Using Chickens and Cover Crops to Control Weeds in Asparagus

Marilyn and Rick Stanley use chickens and a 10-foot-wide border to significantly reduce weeds in their asparagus fields.


Written by Anne de Ferron, Graduate Student, French National Agronomic School of Toulouse, France

The Farm

Marilyn and Rick Stanley

Chick Farm is tucked in the woods of the southern coastal town of Wells, Maine. Here, the Stanleys produce eggs and layer hens, and own about 10 acre of pasture, a 160 acre woodlot, and just over one acre of cultivated land. All their products are certified organic and are distributed through on-farm and farmers’ market sales.

Rick and Marilyn were looking for a high value crop that could thrive in their sandy and well-drained soil. Asparagus, being a long-term perennial that requires good drainage, appeared to be the ideal cash crop.  As for most organic and perennial crops, effective weed control is imperative for successful asparagus production yet time consuming and labor intensive. It occurred to Marilyn and Rick that they could call on their chickens to help manage the weed population.

The SARE project

The Stanleys observed promising results after an informal try with the chickens in an old asparagus field, thus triggering their application for a 2-years SARE grant.  They received $7,175 to cover the trial expenses, test the methods and share their results. The grant allowed them to focus on three questions:

1) Can chickens be used to forage weeds in asparagus? This objective also included developing guidelines for how to use the chickens efficiently (e.g., how long to keep chickens in a particular field, how many chickens to use, and which breed is the most suitable), as well as evaluating the chickens’ impact on asparagus beetles.  Each field was divided in two parts.  They used chickens to forage weeds on one half; on the other they did their customary hand-weeding.

2) Are cropped borders effective to prevent quack grass growth? The Stanleys maintained a 10-foot-wide border around their fields in which they seeded either oat or winter rye in the fall.  These borders were then tilled in the spring and late summer.  In some areas, vegetable crops were grown during the summer season.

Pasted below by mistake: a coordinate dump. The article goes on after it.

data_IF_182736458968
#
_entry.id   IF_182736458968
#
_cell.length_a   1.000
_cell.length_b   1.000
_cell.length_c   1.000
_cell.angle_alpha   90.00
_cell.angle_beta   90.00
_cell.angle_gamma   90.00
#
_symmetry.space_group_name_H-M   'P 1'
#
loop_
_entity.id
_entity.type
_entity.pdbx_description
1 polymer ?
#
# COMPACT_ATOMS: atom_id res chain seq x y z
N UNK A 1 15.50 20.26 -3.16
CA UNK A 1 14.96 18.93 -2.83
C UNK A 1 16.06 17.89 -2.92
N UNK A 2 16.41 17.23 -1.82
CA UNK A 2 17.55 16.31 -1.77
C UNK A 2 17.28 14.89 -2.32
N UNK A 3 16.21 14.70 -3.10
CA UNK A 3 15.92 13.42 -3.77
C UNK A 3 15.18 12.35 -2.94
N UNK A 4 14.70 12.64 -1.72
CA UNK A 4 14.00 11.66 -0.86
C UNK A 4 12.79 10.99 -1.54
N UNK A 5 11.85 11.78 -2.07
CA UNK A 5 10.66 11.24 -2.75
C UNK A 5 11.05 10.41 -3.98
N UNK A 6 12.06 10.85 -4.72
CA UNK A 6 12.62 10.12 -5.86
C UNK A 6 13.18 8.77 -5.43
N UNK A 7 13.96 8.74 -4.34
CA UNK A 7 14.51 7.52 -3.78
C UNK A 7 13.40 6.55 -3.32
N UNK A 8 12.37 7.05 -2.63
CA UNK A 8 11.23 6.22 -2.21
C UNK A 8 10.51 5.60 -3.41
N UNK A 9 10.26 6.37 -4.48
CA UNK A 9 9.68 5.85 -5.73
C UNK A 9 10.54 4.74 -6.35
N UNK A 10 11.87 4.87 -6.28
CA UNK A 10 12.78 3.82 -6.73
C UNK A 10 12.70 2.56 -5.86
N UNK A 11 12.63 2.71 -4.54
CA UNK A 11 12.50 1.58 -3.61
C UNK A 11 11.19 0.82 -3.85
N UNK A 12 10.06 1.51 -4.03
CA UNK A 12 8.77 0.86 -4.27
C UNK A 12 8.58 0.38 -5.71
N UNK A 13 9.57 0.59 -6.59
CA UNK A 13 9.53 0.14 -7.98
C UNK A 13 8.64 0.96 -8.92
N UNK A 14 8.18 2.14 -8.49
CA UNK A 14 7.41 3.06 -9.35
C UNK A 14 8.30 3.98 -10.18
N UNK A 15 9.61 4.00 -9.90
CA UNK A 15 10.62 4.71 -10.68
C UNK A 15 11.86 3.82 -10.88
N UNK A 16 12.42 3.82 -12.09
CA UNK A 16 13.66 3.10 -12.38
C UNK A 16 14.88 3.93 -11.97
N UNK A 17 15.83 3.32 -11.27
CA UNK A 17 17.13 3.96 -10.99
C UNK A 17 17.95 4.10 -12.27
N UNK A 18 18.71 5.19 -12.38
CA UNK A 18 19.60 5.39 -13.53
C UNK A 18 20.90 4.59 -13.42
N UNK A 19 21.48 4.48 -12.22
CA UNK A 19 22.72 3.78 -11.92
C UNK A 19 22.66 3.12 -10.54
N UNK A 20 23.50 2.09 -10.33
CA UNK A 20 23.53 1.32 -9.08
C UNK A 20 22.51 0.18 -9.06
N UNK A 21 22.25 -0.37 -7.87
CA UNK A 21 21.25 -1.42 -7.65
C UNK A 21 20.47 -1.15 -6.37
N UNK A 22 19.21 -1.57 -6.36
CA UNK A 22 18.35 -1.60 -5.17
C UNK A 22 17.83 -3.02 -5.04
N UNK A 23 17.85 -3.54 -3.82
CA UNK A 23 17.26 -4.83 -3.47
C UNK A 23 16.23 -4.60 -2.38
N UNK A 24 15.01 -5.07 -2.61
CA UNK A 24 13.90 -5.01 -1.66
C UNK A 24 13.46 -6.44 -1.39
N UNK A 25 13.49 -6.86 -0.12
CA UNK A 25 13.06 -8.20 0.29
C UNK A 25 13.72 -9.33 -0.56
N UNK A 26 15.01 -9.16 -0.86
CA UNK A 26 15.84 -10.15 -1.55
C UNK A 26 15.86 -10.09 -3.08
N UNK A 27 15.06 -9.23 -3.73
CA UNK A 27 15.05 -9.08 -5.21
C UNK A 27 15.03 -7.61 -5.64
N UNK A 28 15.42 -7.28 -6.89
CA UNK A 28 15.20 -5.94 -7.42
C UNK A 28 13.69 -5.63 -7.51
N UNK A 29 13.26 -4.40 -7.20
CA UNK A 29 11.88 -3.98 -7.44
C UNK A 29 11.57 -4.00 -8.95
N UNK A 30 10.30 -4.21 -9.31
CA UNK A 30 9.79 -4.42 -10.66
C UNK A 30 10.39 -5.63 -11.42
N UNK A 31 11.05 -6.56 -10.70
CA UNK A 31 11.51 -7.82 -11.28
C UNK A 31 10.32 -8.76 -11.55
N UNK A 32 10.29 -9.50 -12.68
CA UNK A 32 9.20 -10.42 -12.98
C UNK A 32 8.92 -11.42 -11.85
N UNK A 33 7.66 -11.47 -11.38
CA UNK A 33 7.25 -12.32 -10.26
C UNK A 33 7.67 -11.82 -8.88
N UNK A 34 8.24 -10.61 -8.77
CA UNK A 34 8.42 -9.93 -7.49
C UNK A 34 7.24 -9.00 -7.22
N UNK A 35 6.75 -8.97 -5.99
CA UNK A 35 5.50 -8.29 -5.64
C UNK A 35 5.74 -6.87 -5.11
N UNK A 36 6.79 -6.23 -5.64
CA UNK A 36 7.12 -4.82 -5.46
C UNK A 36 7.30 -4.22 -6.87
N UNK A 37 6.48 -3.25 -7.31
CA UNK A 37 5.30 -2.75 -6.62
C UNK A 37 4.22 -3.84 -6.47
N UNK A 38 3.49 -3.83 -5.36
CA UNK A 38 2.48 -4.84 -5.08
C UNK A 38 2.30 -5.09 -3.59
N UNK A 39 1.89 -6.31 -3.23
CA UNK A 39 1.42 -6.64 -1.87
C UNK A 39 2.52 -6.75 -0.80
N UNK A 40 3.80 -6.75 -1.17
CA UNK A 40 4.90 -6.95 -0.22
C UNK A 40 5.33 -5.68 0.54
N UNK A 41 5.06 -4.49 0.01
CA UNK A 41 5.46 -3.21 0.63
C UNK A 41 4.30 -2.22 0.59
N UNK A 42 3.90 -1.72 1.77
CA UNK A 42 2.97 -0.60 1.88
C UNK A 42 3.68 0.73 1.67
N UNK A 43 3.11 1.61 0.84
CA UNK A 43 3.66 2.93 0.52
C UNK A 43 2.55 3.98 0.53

3) Can straw replace hay as a mulch? Hay mulch, though less expensive, usually contains a lot of weed seeds. The Stanleys thought a combined use of chickens, border crop and mulch could be a successful and inexpensive management practice to control weeds in asparagus.  An added benefit would be the nutrients and organic matter added with the straw. However, despite careful watering, the weed seeds from the mulch did not germinate, thus making the comparison impossible to test.

The results

1) Do chickens control weeds? Yes

Asparagus & chickens
Asparagus field that had chickens on left and no chickens on right. May 2010, photo by Marilyn Stanley.

The effects of using chickens to manage weeds are seen clearly in this photo. Chickens significantly reduced weed density, without damaging the asparagus.  According to the Stanleys measurements, weed numbers dropped by 19, 55, and 90% after chickens foraged for 4 to 10 weeks in the three trials they conducted, while they saw no impact of the chickens on asparagus crown diameter, height, and shoot number.

Based on these results, the Stanleys continue to use their chickens to manage weeds in asparagus. They recommend using 8 to 15 chickens per 1000 sq ft. with the length of time depending on weed population and chicken behavior (which depends on age and breed).

2) Does a barrier crop suppress quackgrass growth? Yes

Asparagus with border
Asparagus field with 10-foot tilled border. Photo by Marilyn Stanley.

Marilyn and Rick were pleased with the results from the border crop experiment.  The 10’ borders effectively blocked quackgrass from migrating into their asparagus fields.  This was equally true whether the borders were seeded to oat, rye, or even annual vegetable crops. The Stanleys recommend the border be at least 4 feet wide and be tilled at least twice per season.


Overall, Marilyn and Rick Stanley are pleased with their project’s outcomes and the SARE grant process: data collection was quick and easy, and while writing the report took some time, the SARE guidelines were very helpful. The grant covered all trial expenses and helped them solve a key problem on their farm. To date, they continue to use weeder chickens and border crops in asparagus fields with great success. The next step could be to apply for a new SARE grant: would the chickens be effective in raspberries too?

For more information about this project, see the Stanley’s SARE project description and reports.

For more information about Northeast SARE Farmer Grants, see the NE-SARE website.